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How to Install Trapdoor Stairs

These basic step-by-step instructions demonstrate how to frame a trapdoor opening and install stairs leading into the attic.

More in Remodeling

install stairs leading into attic
  • Time

    Day

  • Price Range

    $250 - $500

  • Difficulty

    Moderate

Highlights:

Step 1: Frame the Opening

To frame the width of the opening, measure (Image 1) and cut the new replacement header to size and nail it to the joists (Image 2).

When framing the opening, be sure the corners are square. This will maintain an even gap around the frame for shimming.

The rough opening is about 4" too wide, so we’ll measure and mark a reference line where we want to frame it in (Image 3).

Put a 2" x 6" at the reference line and nail it to the headers.

Step 2: Cut and Position the Support Blocks

Cut three support blocks. Do not cut off the ends of a board to make the 2" x 6" blocks. Rip the board 2" and then make some 6" cuts. This way the grain will be running vertically and the blocks won’t split when they’re nailed in (Image 1).

Now, tap the blocks into position and nail one in place at each end and one in the center (Image 2). When everything is square, this will make installing the stairs much easier.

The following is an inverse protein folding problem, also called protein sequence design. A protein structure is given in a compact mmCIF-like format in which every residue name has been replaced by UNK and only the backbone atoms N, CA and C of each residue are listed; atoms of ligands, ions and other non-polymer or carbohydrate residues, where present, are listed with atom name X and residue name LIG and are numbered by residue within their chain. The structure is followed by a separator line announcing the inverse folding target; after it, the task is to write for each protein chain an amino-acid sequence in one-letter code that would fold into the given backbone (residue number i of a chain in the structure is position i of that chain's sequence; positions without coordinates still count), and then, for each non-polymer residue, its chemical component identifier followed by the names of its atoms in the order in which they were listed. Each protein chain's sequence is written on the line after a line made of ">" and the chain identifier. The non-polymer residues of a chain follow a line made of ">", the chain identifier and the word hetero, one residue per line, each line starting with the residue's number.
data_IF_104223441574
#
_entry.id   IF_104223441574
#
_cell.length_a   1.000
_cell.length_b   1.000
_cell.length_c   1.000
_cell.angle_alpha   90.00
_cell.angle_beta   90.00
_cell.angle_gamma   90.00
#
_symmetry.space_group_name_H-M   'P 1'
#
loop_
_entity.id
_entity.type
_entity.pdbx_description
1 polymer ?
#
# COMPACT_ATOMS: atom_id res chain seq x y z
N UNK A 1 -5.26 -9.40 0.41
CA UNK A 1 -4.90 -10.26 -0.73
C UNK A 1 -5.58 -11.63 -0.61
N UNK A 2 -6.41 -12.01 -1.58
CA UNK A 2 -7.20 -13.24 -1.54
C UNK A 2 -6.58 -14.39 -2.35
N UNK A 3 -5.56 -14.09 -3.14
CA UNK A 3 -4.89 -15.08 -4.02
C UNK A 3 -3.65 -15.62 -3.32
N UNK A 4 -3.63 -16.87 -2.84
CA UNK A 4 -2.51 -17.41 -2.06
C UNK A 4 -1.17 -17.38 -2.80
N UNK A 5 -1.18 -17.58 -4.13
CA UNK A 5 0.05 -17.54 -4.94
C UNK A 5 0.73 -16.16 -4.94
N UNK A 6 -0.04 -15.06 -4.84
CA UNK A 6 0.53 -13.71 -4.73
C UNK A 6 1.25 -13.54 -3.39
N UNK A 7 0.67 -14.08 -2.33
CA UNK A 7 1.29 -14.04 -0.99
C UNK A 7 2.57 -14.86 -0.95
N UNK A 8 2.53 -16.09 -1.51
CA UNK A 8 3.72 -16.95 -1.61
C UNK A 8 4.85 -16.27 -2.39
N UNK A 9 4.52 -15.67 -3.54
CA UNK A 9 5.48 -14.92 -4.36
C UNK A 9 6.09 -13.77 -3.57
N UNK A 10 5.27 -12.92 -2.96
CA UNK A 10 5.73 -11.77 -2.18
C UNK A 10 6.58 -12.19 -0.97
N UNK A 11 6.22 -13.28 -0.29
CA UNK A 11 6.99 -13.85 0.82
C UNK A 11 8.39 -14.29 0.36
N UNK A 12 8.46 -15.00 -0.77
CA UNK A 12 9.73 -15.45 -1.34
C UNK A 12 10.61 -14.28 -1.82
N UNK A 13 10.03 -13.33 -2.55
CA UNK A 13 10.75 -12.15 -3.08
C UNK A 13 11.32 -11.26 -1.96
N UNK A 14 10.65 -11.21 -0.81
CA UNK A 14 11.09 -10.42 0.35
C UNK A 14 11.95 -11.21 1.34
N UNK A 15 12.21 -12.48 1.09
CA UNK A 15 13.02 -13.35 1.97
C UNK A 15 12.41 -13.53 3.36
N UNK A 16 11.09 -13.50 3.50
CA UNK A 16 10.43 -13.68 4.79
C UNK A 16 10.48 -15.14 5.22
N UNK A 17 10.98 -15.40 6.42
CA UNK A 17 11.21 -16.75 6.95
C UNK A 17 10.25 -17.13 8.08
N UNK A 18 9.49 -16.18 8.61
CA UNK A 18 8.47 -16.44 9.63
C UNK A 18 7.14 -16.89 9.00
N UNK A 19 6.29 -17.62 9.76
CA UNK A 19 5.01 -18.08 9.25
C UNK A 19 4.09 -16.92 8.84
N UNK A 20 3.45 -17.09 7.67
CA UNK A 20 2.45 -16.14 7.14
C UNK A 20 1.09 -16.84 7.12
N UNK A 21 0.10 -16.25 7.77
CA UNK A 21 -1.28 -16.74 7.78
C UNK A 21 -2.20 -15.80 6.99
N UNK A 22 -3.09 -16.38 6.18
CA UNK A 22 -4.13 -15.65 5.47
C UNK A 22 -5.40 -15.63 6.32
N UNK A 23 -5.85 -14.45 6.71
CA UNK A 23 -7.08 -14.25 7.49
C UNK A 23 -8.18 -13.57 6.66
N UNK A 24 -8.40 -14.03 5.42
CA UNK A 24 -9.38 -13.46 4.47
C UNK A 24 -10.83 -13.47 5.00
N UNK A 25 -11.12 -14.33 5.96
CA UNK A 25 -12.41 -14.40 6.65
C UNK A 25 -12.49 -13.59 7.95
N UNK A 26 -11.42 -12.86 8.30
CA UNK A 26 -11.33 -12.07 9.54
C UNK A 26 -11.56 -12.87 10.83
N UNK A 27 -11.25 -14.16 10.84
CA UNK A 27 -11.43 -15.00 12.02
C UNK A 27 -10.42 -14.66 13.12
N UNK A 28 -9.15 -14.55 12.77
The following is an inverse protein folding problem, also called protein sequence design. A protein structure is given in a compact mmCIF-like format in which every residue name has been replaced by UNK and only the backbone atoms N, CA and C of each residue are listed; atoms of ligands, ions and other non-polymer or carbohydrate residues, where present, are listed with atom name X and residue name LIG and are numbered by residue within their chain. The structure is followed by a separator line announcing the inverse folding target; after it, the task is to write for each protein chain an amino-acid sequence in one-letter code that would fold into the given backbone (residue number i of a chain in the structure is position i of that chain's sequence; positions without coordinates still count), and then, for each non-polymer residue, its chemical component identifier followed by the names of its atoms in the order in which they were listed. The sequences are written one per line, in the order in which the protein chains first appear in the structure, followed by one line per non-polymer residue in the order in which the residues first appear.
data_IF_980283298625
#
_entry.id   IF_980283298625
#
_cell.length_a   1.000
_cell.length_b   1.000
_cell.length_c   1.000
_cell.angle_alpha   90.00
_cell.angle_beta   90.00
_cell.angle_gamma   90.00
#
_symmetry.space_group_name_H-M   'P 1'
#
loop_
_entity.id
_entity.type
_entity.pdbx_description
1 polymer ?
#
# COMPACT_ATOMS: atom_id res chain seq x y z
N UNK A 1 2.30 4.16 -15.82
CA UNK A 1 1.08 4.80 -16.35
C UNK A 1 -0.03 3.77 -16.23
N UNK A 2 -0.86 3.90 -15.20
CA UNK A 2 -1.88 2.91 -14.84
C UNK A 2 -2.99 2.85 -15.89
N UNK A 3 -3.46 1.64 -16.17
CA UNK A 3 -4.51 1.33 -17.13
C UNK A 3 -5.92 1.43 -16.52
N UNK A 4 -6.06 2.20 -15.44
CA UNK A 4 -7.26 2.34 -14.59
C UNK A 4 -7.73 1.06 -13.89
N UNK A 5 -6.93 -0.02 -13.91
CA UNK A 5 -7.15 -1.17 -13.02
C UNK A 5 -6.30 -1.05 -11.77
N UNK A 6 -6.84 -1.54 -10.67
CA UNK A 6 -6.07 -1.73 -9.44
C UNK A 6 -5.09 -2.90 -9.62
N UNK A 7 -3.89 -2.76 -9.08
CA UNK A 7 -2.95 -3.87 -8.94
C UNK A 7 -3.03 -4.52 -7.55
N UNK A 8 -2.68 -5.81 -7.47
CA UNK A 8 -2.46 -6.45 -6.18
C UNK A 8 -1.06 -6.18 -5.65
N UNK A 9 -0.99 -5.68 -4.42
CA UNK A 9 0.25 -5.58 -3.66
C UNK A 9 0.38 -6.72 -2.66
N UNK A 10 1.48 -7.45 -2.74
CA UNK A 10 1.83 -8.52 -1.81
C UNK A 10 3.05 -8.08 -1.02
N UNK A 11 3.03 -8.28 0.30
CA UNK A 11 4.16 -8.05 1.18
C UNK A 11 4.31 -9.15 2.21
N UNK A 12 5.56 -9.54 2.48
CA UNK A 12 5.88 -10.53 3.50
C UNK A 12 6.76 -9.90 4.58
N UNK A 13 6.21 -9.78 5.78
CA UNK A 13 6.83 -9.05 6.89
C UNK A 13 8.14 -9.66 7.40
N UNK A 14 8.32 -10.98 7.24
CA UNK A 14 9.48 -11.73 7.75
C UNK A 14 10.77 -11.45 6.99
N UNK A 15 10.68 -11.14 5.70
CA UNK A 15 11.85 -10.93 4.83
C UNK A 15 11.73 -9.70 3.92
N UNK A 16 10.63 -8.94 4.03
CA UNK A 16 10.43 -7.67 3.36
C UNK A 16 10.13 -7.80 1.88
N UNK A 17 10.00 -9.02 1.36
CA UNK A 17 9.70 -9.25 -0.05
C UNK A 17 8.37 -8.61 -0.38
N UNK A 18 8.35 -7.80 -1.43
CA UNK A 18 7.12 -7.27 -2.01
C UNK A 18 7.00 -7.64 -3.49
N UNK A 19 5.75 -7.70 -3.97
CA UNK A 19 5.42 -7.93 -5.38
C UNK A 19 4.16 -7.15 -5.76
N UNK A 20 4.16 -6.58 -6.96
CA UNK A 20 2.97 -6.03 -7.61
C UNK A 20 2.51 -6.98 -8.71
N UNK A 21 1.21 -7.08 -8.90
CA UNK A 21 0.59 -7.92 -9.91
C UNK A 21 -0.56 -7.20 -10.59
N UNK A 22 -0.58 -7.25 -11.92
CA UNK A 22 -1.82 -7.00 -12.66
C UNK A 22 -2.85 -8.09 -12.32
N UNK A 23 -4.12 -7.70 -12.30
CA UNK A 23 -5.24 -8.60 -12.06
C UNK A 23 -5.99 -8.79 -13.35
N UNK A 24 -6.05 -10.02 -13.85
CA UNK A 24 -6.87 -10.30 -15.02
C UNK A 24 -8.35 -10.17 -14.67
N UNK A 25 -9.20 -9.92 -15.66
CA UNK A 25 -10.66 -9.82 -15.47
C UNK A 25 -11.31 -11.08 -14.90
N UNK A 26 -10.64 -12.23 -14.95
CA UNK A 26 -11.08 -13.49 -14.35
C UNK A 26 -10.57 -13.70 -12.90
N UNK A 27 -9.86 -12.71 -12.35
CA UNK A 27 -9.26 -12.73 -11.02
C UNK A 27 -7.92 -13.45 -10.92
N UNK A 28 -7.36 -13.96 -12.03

Put in a 3/4" piece of plywood as a filler for the ceiling (Image 3).


Step 3: Attach the Stairs

To install the stairs, use two people to hold the staircase in the frame of the trapdoor and have another person go in the attic to attach the stairs.

Up in the attic, slide the joist hangers onto the rods one at a time, placing them at a 45 degree angle to span the frame corners. Then, thread the nuts down but don’t fully tighten them (Image 1).

After all the hangers are in place, make sure there’s an even gap all the way around the frame (Image 2).

Once everything is square, tighten it up (Image 3) and then let go of the staircase down below.

Step 4: Secure the Frame and Shims

Secure the frame to the headers with lag screws (Image 1).

Drill pilot holes through the shims. This will keep the shims in place and also prevent the frame from bending. Cut off the excess shims flush with the top of the stairs (Image 2).

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